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By Brandi Koskie for DietsInReview.com
You finally caught the bug and you’re making some healthier choices for yourself. Maybe you’re tired of your pants being too tight, or maybe tired of being winded playing with your kids. Whatever the reason, you’ve started making some changes. To be healthier, your go-to beverage is a little healthier, or so you think.
So many women grab a bottle of Diet Coke or Snapple because of the health halo attached to them. The what? The health halo, as Kati Mora, RD describes at DietsInReview.com, “is actually a clever way to identify foods that claim to be more than what they really are.”
Food manufacturers slap the words “diet” or “low-fat”, or even a picture of fresh fruit, on the front of a package and no one thinks twice about eating it because it appears healthy. It has a health halo.
That’s the case with Diet Coke and Snapple Tea. They appear to be a healthy choice. Heck, the marketing says so, the packaging is believable. While the right answer is that neither of them is great for you, in this food fight, something has to win.
Which product will “win” this fight? (We promise not to just tell you “Water wins!” Keep reading to find out.) Read more
If you drink tea because you enjoy the taste, great. But with all the news, studies–and, sometimes lack of research–we wanted to break down the truth about green tea.
1. While green tea is rich in antioxidants, studies have shown that the bottled varieties of tea don’t even come close to the antioxidant levels you’ll find in home-brewed green tea. Researchers found as few as 3 milligrams of flavonoids in premade (bottled) teas, compared with up to 150 milligrams in the kind that is brewed at home. To get the most of your tea, steep it at home for 6-10 minutes, then enjoy it either hot or iced. (This will save you money, too!)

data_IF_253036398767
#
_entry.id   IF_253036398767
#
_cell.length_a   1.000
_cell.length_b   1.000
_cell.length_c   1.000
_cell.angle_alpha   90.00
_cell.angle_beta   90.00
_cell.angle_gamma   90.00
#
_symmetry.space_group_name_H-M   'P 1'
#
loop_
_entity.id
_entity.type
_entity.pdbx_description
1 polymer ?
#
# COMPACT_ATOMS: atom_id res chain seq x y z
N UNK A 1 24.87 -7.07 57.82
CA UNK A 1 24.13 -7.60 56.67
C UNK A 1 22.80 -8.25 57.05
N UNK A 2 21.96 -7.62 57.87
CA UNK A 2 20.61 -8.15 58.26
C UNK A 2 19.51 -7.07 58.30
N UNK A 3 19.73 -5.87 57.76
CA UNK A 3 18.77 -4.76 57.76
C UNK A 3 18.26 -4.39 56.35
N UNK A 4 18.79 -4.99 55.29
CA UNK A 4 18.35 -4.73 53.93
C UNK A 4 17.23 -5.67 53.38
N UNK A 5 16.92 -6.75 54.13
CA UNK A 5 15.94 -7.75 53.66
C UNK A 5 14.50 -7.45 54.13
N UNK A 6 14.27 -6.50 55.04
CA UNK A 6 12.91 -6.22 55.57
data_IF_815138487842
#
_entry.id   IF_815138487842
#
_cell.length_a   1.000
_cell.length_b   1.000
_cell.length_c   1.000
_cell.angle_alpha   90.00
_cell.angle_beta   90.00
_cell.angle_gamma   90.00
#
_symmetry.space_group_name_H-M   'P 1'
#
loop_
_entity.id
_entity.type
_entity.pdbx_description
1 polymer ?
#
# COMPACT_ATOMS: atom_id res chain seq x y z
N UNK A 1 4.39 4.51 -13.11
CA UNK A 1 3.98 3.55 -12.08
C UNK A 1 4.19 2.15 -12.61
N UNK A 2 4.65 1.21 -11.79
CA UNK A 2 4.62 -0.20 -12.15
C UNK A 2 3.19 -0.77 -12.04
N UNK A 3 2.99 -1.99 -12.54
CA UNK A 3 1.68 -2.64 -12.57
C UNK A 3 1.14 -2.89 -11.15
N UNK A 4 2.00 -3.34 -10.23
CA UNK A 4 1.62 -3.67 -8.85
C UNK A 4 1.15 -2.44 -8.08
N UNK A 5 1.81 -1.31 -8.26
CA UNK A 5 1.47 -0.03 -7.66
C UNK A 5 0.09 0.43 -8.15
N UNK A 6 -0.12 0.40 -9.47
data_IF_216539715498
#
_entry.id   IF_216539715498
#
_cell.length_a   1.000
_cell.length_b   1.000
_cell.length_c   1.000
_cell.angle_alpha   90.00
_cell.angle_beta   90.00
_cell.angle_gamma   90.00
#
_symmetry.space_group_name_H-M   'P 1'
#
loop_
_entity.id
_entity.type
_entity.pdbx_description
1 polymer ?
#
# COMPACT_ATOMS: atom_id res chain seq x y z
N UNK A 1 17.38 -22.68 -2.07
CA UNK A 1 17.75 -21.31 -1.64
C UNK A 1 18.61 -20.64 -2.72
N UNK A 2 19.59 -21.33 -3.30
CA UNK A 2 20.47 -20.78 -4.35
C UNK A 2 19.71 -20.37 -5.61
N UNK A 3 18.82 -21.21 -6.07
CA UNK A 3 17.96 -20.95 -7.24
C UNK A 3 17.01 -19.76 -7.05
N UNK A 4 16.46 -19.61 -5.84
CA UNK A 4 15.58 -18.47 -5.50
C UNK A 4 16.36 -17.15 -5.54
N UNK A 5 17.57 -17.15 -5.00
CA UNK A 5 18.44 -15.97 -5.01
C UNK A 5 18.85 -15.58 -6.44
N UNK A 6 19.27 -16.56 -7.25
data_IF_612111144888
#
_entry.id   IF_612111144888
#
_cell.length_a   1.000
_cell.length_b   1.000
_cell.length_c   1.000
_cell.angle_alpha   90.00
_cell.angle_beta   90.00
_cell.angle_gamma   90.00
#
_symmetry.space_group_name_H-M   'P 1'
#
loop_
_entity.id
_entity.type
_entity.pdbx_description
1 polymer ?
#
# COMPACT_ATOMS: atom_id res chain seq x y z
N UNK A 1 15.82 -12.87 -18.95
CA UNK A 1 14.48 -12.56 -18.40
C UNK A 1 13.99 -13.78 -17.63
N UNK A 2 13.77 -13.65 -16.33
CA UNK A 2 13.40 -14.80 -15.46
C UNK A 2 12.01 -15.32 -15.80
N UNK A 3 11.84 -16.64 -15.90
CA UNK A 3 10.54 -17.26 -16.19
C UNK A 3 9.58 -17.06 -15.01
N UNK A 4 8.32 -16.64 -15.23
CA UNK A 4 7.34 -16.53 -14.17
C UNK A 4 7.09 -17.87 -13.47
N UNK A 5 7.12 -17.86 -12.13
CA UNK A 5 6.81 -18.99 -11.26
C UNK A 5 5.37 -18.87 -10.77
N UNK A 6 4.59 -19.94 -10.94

2. It should be noted that green tea extracts and green tea supplements have not been as widely studied as the fresh-brewed beverage itself has been. Most research on the health benefits of tea applies to tea drinking alone. Whether any of these benefits can be achieved by taking a pill or extract, drinking an energy drink with EGCG added, or eating a packaged food product that contains extracts of green tea is questionable. Many of these products contain so little green tea that they’d offer no benefit at all. Others may contain high levels that can be unhealthy (see warnings below). Your best bet is to stick with a fresh-brewed cup of tea and not spend extra on costly functional foods or supplements.
3. Green tea may decrease the absorption of iron and folic acid. Therefore it is best to be drink tea between meals rather than using it as your mealtime beverage. Wait 1-2 hours between eating foods rich in iron and folic acid and drinking tea to maximize your absorption of these nutrients.
4. Research indicates green tea MIGHT be effective for: Improving cholesterol levels, preventing low blood pressure, reducing the risk or preventing the onset of Parkinson’s disease, and preventing cancers of the bladder, esophagus, ovaries and pancreas. However, more research is needed before anyone can say it’s likely to help.
5. Currently, there is not enough evidence or research to say that green tea for sure aids in: Weight loss, Type 2 diabetes prevention, prostate cancer prevention, breast cancer prevention, lung cancer prevention, or gingivitis. Many times, when you read or hear about the potential benefits of something, it’s because a study’s research is news.
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